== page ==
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Sunny Red: a people person who touched many lives

December 10, 2012

(Clockwise from left) 1. Hugging Sunny Red is Edwina Kim Wong of Hawaii; standing, from left, are Mary Woods of Missouri, Mary Nell Sauls of Wisconsin and Ruth Harris of Ward. 2. Red and Tom Chambers are king and queen of the 2008 Old-Fashioned Day. 3. Red is shown here in front of a banner for the 34th anniversary. 4. Red, center, is shown here with “Mama Red’s Girls.” 5. Red. 6. Red is shown with Sherry Parsons, director of the Benton Senior Activity Center.

Sunny Red left her mark in many areas of the community, but perhaps no place more significantly than on the area's older population.
Red, who died recently at the age of 91, served as director of the Benton Senior Activity Center for 12 years. During her tenure, from 1976 to 1986 she led the program through many changes and expansions.
However, her leadership for the area's senior adult program began before she assumed the director's reins. It started in 1974 when she helped organize the first Old-Fashioned Day, which has become an annual fundraiser for the center, and she garnered support for a bond campaign to build the facility on Jefferson Street.
Sherry Parsons, the center's current director, commended Red for the vision she had that continues to bear fruit and help meet needs in the community.
"Sunny was very wise and gracious woman," Parsons said. "She knew how to deal with people; she could talk with them.
"Back when she was director, the center was pouring over with people," she said. "Because of this, we wanted to honor her in some way."
To that purpose, the 2008 Old-Fashioned Day was designated as a tribute to Red and Tom Chambers, who worked with Red in organizing the observance.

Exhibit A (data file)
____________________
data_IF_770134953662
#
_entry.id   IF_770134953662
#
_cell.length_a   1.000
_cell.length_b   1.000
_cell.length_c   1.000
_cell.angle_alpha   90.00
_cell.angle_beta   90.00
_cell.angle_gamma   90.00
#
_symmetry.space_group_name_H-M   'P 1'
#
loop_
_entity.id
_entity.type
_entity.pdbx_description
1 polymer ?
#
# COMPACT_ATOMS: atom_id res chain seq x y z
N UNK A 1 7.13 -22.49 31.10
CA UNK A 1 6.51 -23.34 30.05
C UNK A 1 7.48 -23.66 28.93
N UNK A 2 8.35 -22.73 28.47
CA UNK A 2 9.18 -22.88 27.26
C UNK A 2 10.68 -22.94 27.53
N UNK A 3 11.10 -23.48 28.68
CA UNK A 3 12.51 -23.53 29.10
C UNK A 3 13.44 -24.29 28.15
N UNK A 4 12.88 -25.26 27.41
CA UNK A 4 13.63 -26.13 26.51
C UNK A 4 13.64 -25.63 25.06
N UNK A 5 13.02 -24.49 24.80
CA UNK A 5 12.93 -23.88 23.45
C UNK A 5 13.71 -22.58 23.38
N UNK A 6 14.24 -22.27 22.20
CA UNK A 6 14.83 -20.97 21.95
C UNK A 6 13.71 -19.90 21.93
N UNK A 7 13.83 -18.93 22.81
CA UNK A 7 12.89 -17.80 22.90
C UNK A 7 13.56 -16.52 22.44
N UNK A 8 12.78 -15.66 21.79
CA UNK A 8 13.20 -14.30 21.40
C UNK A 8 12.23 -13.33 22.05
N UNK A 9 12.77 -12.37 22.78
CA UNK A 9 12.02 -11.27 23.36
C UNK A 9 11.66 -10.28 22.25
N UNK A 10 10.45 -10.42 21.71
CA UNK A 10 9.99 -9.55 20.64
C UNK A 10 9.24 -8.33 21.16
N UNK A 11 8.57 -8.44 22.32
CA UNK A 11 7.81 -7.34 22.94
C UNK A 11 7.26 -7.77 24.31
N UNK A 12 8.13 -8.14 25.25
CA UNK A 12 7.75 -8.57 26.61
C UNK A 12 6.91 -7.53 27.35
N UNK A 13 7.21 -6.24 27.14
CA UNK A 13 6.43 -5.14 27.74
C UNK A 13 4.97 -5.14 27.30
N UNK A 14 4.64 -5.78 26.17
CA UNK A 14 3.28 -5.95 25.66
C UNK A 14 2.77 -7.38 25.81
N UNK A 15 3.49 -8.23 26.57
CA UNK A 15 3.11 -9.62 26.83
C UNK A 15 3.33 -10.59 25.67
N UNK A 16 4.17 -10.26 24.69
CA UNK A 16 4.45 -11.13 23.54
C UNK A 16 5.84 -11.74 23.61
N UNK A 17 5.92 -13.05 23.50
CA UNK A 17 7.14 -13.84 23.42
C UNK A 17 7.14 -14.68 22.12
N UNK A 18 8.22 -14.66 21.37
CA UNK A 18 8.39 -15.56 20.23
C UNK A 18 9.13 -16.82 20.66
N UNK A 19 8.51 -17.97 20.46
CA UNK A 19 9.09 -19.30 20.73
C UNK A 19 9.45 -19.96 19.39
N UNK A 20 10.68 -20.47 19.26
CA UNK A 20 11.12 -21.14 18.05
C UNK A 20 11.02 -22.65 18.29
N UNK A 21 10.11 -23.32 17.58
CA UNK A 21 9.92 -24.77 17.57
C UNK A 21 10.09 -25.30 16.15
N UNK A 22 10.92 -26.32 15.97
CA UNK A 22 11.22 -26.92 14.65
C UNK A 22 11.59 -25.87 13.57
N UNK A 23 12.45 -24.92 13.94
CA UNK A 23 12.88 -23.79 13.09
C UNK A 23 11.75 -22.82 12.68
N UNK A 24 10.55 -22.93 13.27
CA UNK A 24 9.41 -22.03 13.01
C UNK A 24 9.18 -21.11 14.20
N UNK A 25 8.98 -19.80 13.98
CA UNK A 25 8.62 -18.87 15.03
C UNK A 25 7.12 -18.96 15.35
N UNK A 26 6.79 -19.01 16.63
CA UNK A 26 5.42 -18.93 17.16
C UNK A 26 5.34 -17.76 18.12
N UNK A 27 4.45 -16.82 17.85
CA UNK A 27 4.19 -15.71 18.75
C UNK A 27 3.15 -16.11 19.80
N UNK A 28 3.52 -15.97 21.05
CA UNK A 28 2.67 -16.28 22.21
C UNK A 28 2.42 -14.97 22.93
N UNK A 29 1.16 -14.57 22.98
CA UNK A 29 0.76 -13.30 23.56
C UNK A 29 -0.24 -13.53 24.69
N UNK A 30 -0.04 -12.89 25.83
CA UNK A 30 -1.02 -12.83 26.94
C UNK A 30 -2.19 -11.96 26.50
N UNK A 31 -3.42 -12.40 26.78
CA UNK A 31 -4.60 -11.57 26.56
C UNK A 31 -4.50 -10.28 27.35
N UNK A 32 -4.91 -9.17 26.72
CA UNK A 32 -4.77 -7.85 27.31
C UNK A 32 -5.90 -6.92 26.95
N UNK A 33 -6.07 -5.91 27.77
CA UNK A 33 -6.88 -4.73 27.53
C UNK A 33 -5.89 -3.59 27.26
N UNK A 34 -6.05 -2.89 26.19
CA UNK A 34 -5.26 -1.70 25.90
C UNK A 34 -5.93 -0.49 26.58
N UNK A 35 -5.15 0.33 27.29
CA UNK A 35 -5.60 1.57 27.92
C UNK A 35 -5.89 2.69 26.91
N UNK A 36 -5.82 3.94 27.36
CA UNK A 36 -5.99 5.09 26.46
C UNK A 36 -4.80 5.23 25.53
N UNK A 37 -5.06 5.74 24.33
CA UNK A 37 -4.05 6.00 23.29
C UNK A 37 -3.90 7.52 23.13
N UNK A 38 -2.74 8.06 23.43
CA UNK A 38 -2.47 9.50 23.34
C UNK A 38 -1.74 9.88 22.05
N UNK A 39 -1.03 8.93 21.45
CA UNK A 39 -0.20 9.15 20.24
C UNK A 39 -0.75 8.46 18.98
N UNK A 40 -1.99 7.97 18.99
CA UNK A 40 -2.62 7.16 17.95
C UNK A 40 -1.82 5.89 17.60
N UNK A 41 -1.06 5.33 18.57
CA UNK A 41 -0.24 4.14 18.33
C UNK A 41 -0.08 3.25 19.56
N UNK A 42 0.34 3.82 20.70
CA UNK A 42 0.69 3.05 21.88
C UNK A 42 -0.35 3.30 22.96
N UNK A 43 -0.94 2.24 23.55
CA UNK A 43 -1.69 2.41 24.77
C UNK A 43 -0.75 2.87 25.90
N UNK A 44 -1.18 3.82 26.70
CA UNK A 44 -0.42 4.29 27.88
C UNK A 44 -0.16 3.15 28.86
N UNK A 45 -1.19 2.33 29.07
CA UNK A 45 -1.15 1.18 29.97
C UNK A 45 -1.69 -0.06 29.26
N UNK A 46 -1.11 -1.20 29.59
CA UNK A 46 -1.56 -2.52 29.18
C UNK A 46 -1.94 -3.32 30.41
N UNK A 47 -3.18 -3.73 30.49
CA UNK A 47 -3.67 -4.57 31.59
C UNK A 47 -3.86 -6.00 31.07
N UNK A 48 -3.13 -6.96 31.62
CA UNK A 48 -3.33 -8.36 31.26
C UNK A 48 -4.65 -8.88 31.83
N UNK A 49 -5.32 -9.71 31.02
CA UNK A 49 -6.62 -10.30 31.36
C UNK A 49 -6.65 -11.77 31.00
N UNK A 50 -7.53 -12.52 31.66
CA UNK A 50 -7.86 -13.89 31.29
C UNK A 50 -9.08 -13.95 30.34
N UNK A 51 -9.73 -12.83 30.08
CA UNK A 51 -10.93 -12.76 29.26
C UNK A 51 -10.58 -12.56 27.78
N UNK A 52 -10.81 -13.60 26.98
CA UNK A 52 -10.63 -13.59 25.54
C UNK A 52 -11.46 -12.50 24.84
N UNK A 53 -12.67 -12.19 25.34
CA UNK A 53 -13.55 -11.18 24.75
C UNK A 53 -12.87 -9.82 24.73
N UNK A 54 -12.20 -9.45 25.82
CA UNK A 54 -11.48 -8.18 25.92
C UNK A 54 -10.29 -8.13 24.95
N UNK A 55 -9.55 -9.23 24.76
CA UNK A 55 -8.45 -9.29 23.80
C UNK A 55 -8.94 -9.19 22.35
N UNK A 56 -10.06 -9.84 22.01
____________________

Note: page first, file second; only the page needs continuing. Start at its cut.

"She and Ken Chambers started the event, and it continues to grow and help the center and the whole community," Parsons said.
"For that 2008 celebration we named Sunny queen and Tom king of the celebration," she noted.
Parsons said she welcomed Red's participation in any events of the center, but noted that Red was fearful that her presence would be interpreted as interference.
"Sunny would not interfere," Parsons said. "I would have loved for her to have come down to the center and mentored me. She was successful, and I would have liked for her to help me
"If I could have been her student, I think I would be wiser as director now," Parsons added.
"I am so thankful that Sunny had the vision for Old-Fashioned Day. It has been such a benefit to the seniors of Saline County and has raised a lot of money to help us continue to operate.
"Old-Fashioned Day is not just for seniors," Parsons stressed. "Families get together and come out for this. It brings life to downtown. It's a wonderful celebration."
Parsons said the celebration also benefits the vendors who operate booths at the event.
"Some of our vendors' talents are unknown until they come out for this."
In reflecting on the longevity of the project, Parsons added, "I don't think Sunny realized how widespread the event's success has been. We call her the grandmother of the senior center."
Before her involvement with the senior center program, Red had assisted older residents in her earlier profession, according to Sue Bryant, one of her daughters.
An LPN, she worked for many years at the medical clinic of Drs. Ashby, Hogue and Thorne.
"I couldn't put a label on what she did," Bryant said. "She was a people person — a caregiver. It would take a table as big as Saline County to list all the people she listened to and counseled on it."
She continued to care for people after her day ended at the clinic, Bryant said.
"When she left the clinic at the end of the day, she would spend a couple of hours on the phone every night talking to people who wouldn't go to the doctor. They continued to call her and to talk about their ailments. She was like a friend. They thought of her as a buddy, the friend they didn't have.